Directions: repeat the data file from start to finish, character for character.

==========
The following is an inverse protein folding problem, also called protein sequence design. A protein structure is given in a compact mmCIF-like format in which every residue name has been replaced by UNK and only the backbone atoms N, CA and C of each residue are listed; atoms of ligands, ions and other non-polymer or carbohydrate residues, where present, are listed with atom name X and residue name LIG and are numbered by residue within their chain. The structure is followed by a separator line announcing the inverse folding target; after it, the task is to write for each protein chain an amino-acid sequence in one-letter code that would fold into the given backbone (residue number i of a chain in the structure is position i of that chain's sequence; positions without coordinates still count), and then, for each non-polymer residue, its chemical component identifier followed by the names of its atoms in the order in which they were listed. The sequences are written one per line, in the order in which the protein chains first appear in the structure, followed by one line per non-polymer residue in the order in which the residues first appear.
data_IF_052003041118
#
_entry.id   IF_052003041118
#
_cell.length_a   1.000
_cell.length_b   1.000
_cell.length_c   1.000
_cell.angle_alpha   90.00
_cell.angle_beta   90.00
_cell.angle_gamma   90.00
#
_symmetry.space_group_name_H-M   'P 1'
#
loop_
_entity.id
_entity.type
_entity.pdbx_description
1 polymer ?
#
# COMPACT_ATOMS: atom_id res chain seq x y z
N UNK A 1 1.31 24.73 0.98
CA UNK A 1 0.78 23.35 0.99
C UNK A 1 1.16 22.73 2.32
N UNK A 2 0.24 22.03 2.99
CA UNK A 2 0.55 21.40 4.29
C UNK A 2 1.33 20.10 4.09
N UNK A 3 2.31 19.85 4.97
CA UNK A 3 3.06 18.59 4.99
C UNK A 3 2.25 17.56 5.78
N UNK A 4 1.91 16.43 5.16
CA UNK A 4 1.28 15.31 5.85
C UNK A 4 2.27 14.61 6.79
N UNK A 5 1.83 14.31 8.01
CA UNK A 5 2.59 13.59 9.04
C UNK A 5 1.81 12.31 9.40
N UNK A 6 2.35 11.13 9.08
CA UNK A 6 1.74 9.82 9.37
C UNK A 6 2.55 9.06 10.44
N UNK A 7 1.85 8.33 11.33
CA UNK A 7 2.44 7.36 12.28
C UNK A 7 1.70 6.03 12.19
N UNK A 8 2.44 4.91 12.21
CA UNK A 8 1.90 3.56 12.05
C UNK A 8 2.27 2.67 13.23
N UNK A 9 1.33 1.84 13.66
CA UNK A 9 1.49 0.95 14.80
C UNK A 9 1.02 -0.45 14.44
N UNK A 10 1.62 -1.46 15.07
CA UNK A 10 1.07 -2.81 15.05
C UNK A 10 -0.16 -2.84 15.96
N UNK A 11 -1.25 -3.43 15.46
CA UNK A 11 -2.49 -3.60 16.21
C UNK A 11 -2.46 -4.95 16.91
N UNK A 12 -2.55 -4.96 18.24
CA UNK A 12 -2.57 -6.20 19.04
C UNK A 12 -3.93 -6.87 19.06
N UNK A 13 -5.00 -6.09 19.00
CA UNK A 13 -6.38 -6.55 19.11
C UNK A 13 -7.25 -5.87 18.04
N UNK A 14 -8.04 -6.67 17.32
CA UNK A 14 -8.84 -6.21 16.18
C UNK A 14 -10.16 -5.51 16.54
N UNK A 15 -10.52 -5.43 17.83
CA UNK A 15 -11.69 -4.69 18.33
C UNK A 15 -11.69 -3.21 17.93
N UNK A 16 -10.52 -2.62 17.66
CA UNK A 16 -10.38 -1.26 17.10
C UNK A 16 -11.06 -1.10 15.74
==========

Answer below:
The following is an inverse protein folding problem, also called protein sequence design. A protein structure is given in a compact mmCIF-like format in which every residue name has been replaced by UNK and only the backbone atoms N, CA and C of each residue are listed; atoms of ligands, ions and other non-polymer or carbohydrate residues, where present, are listed with atom name X and residue name LIG and are numbered by residue within their chain. The structure is followed by a separator line announcing the inverse folding target; after it, the task is to write for each protein chain an amino-acid sequence in one-letter code that would fold into the given backbone (residue number i of a chain in the structure is position i of that chain's sequence; positions without coordinates still count), and then, for each non-polymer residue, its chemical component identifier followed by the names of its atoms in the order in which they were listed. The sequences are written one per line, in the order in which the protein chains first appear in the structure, followed by one line per non-polymer residue in the order in which the residues first appear.
data_IF_052003041118
#
_entry.id   IF_052003041118
#
_cell.length_a   1.000
_cell.length_b   1.000
_cell.length_c   1.000
_cell.angle_alpha   90.00
_cell.angle_beta   90.00
_cell.angle_gamma   90.00
#
_symmetry.space_group_name_H-M   'P 1'
#
loop_
_entity.id
_entity.type
_entity.pdbx_description
1 polymer ?
#
# COMPACT_ATOMS: atom_id res chain seq x y z
N UNK A 1 1.31 24.73 0.98
CA UNK A 1 0.78 23.35 0.99
C UNK A 1 1.16 22.73 2.32
N UNK A 2 0.24 22.03 2.99
CA UNK A 2 0.55 21.40 4.29
C UNK A 2 1.33 20.10 4.09
N UNK A 3 2.31 19.85 4.97
CA UNK A 3 3.06 18.59 4.99
C UNK A 3 2.25 17.56 5.78
N UNK A 4 1.91 16.43 5.16
CA UNK A 4 1.28 15.31 5.85
C UNK A 4 2.27 14.61 6.79
N UNK A 5 1.83 14.31 8.01
CA UNK A 5 2.59 13.59 9.04
C UNK A 5 1.81 12.31 9.40
N UNK A 6 2.35 11.13 9.08
CA UNK A 6 1.74 9.82 9.37
C UNK A 6 2.55 9.06 10.44
N UNK A 7 1.85 8.33 11.33
CA UNK A 7 2.44 7.36 12.28
C UNK A 7 1.70 6.03 12.19
N UNK A 8 2.44 4.91 12.21
CA UNK A 8 1.90 3.56 12.05
C UNK A 8 2.27 2.67 13.23
N UNK A 9 1.33 1.84 13.66
CA UNK A 9 1.49 0.95 14.80
C UNK A 9 1.02 -0.45 14.44
N UNK A 10 1.62 -1.46 15.07
CA UNK A 10 1.07 -2.81 15.05
C UNK A 10 -0.16 -2.84 15.96
N UNK A 11 -1.25 -3.43 15.46
CA UNK A 11 -2.49 -3.60 16.21
C UNK A 11 -2.46 -4.95 16.91
N UNK A 12 -2.55 -4.96 18.24
CA UNK A 12 -2.57 -6.20 19.04
C UNK A 12 -3.93 -6.87 19.06
N UNK A 13 -5.00 -6.09 19.00
CA UNK A 13 -6.38 -6.55 19.11
C UNK A 13 -7.25 -5.87 18.04
N UNK A 14 -8.04 -6.67 17.32
CA UNK A 14 -8.84 -6.21 16.18
C UNK A 14 -10.16 -5.51 16.54
N UNK A 15 -10.52 -5.43 17.83
CA UNK A 15 -11.69 -4.69 18.33
C UNK A 15 -11.69 -3.21 17.93
N UNK A 16 -10.52 -2.62 17.66
CA UNK A 16 -10.38 -1.26 17.10
C UNK A 16 -11.06 -1.10 15.74